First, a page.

Published: February 5, 2019
For love of a human man, a weasel turned herself into a woman.
She locked away her fierceness, blunted her teeth against the edges of rocks. She shed her soft sleek fur, leaving only cold white naked skin behind. When there was nothing left of her, when she was no more than a fading memory of something that had, once, been a weasel, she went to the man she loved and begged him – as she had once before, on the day when she learned to despise herself, to rake her claws through fur and skin and let the blood shine through – to be with her, to marry her, to love her.
Now that she was a weasel no longer, the man (quite graciously, she thought) agreed.
She did not miss being a weasel, very much. The man loved her, just as he had promised. He called her his ermine, because she was beautiful (he said), and because she was pure: like snow, he said, like a funeral lily. She was not a stoat – she had never been a stoat – but all the same she was proud to be his ermine.
(It was only later that she realised what he meant by the word. That he was a hunter; that she was his prey. That she should give herself up rather than stain herself – that she should choose death before allowing any trace of the weasel inside of her to show. That she was his for the keeping.)
She was good. She kept her teeth blunt and her fingers to herself, and never dared to leap and twist in the joyous dance of the hunt. She fed herself on vegetables and grains, though her throat rebelled against the not-food and her belly cried for meat, though she grew sick and wasted without it. How could she not? He loved her, and she did what she must so that his love remained hers.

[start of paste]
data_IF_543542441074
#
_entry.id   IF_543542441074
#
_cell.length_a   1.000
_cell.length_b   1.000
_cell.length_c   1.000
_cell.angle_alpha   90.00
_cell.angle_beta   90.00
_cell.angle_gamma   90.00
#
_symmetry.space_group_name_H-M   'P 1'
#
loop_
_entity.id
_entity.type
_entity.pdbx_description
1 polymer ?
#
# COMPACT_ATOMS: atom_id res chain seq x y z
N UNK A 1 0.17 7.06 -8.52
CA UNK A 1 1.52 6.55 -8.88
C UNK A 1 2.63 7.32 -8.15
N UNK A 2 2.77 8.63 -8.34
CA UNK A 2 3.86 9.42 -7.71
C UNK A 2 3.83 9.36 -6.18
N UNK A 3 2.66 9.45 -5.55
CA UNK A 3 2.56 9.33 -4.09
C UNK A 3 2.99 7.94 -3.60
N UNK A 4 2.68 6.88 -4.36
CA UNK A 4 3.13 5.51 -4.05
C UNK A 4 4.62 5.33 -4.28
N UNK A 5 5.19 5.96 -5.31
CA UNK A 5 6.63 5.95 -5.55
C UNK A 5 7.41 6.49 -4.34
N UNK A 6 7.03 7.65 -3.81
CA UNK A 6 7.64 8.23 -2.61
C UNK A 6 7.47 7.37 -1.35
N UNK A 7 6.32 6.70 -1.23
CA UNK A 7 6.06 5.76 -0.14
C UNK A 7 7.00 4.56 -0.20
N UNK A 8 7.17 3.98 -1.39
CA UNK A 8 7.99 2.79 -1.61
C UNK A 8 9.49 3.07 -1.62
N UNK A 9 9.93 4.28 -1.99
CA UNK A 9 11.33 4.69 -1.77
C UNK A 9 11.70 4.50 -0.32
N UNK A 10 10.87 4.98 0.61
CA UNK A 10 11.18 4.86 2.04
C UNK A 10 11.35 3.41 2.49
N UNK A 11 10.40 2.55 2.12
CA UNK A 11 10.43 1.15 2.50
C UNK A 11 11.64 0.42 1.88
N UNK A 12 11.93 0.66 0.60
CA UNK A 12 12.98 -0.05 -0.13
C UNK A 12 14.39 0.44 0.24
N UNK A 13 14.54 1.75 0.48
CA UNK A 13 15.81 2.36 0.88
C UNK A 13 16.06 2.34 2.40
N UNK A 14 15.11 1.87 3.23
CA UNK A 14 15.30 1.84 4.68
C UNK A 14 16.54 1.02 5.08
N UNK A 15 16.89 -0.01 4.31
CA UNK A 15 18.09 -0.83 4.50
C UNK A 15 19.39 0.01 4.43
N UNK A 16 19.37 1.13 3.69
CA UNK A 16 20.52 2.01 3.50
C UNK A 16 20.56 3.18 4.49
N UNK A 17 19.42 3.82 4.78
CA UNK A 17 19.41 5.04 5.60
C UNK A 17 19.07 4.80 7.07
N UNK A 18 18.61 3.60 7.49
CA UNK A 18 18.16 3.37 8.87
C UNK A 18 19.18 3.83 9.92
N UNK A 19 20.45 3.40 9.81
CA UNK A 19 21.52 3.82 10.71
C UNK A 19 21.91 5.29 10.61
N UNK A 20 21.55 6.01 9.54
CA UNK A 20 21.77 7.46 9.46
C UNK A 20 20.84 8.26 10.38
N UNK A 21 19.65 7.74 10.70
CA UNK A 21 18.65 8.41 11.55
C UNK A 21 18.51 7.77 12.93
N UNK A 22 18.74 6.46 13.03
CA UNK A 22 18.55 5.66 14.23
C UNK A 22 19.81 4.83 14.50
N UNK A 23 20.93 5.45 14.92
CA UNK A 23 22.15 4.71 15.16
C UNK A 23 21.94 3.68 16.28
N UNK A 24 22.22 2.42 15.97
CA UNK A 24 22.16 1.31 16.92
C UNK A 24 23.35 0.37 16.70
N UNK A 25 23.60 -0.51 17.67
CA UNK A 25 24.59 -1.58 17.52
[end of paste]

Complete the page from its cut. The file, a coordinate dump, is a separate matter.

(Who would not change themself for the one they love? Who would not give themself up?)
But no matter how she wore herself down, no matter what she carved away out of her flesh, there was something of the weasel in her still. It was there in the tiny treasures she ferreted away, when the man forgot to watch her, to bring herself comfort in the naked cold of her woman’s flesh. It was there in her hunger, in the fierceness she had pushed down and locked away but never managed to burn. It was there in the deathlike sleep from which the man could never wake her.
It wasn’t much. But it was all she had, and it was more than the man would suffer.
On the day that he cast her out (with shame and laughter and cruelty, as on that day so long ago when her claws had first become knives), the woman once more became a weasel: soft and sleek and once again fierce, though not yet joyous. Her teeth were still blunted; she let her claws remain knives.
He did not bleed from the wounds she cut into him. He felt no pain. (Perhaps she loved him, still. Perhaps she gentled the edge of her blade.) But the wounds were deep, and would not heal; and the weasel flew away on the wind.